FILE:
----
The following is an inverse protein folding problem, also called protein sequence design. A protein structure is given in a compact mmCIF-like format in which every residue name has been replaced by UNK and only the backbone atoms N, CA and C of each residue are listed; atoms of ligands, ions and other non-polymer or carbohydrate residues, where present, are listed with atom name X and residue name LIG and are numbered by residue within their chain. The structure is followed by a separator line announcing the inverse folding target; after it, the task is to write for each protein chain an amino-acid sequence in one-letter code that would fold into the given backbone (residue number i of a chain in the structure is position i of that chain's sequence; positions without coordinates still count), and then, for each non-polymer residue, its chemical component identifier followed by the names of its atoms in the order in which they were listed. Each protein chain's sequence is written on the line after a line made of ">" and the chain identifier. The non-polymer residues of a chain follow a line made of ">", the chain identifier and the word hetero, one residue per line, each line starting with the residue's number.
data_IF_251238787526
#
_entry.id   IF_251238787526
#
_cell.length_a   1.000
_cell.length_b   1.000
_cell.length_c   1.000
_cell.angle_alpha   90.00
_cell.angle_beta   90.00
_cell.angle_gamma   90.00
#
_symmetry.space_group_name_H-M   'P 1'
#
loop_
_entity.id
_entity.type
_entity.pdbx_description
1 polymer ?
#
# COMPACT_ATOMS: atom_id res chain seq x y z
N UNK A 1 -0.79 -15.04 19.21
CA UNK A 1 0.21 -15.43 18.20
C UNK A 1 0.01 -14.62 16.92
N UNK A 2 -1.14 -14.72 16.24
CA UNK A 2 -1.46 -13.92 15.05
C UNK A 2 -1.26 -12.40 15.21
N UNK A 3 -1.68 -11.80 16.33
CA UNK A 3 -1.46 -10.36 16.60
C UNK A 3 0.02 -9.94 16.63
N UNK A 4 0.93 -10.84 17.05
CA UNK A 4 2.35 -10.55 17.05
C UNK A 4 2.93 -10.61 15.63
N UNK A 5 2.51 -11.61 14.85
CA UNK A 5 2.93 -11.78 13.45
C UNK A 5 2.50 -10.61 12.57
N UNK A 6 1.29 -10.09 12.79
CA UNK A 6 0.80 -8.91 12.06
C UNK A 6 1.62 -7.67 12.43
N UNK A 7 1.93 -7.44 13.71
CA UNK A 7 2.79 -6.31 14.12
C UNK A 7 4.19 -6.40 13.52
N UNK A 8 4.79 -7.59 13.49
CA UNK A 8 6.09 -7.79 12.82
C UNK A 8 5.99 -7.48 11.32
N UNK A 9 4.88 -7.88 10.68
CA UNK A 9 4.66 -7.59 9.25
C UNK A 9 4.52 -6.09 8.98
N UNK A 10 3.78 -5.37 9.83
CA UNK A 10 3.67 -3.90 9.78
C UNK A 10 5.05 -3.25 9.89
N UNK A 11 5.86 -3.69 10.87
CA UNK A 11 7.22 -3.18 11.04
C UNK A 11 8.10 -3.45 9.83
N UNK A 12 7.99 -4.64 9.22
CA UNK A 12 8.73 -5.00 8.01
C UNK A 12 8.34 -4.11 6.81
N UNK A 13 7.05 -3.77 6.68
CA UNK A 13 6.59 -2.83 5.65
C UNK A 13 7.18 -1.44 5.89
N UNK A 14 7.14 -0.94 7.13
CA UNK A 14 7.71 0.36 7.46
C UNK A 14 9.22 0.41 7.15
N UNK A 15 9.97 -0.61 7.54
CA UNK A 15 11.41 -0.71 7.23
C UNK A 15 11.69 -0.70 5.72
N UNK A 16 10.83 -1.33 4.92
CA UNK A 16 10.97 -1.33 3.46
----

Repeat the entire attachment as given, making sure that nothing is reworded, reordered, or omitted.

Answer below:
The following is an inverse protein folding problem, also called protein sequence design. A protein structure is given in a compact mmCIF-like format in which every residue name has been replaced by UNK and only the backbone atoms N, CA and C of each residue are listed; atoms of ligands, ions and other non-polymer or carbohydrate residues, where present, are listed with atom name X and residue name LIG and are numbered by residue within their chain. The structure is followed by a separator line announcing the inverse folding target; after it, the task is to write for each protein chain an amino-acid sequence in one-letter code that would fold into the given backbone (residue number i of a chain in the structure is position i of that chain's sequence; positions without coordinates still count), and then, for each non-polymer residue, its chemical component identifier followed by the names of its atoms in the order in which they were listed. Each protein chain's sequence is written on the line after a line made of ">" and the chain identifier. The non-polymer residues of a chain follow a line made of ">", the chain identifier and the word hetero, one residue per line, each line starting with the residue's number.
data_IF_251238787526
#
_entry.id   IF_251238787526
#
_cell.length_a   1.000
_cell.length_b   1.000
_cell.length_c   1.000
_cell.angle_alpha   90.00
_cell.angle_beta   90.00
_cell.angle_gamma   90.00
#
_symmetry.space_group_name_H-M   'P 1'
#
loop_
_entity.id
_entity.type
_entity.pdbx_description
1 polymer ?
#
# COMPACT_ATOMS: atom_id res chain seq x y z
N UNK A 1 -0.79 -15.04 19.21
CA UNK A 1 0.21 -15.43 18.20
C UNK A 1 0.01 -14.62 16.92
N UNK A 2 -1.14 -14.72 16.24
CA UNK A 2 -1.46 -13.92 15.05
C UNK A 2 -1.26 -12.40 15.21
N UNK A 3 -1.68 -11.80 16.33
CA UNK A 3 -1.46 -10.36 16.60
C UNK A 3 0.02 -9.94 16.63
N UNK A 4 0.93 -10.84 17.05
CA UNK A 4 2.35 -10.55 17.05
C UNK A 4 2.93 -10.61 15.63
N UNK A 5 2.51 -11.61 14.85
CA UNK A 5 2.93 -11.78 13.45
C UNK A 5 2.50 -10.61 12.57
N UNK A 6 1.29 -10.09 12.79
CA UNK A 6 0.80 -8.91 12.06
C UNK A 6 1.62 -7.67 12.43
N UNK A 7 1.93 -7.44 13.71
CA UNK A 7 2.79 -6.31 14.12
C UNK A 7 4.19 -6.40 13.52
N UNK A 8 4.79 -7.59 13.49
CA UNK A 8 6.09 -7.79 12.82
C UNK A 8 5.99 -7.48 11.32
N UNK A 9 4.88 -7.88 10.68
CA UNK A 9 4.66 -7.59 9.25
C UNK A 9 4.52 -6.09 8.98
N UNK A 10 3.78 -5.37 9.83
CA UNK A 10 3.67 -3.90 9.78
C UNK A 10 5.05 -3.25 9.89
N UNK A 11 5.86 -3.69 10.87
CA UNK A 11 7.22 -3.18 11.04
C UNK A 11 8.10 -3.45 9.83
N UNK A 12 7.99 -4.64 9.22
CA UNK A 12 8.73 -5.00 8.01
C UNK A 12 8.34 -4.11 6.81
N UNK A 13 7.05 -3.77 6.68
CA UNK A 13 6.59 -2.83 5.65
C UNK A 13 7.18 -1.44 5.89
N UNK A 14 7.14 -0.94 7.13
CA UNK A 14 7.71 0.36 7.46
C UNK A 14 9.22 0.41 7.15
N UNK A 15 9.97 -0.61 7.54
CA UNK A 15 11.41 -0.71 7.23
C UNK A 15 11.69 -0.70 5.72
N UNK A 16 10.83 -1.33 4.92
CA UNK A 16 10.97 -1.33 3.46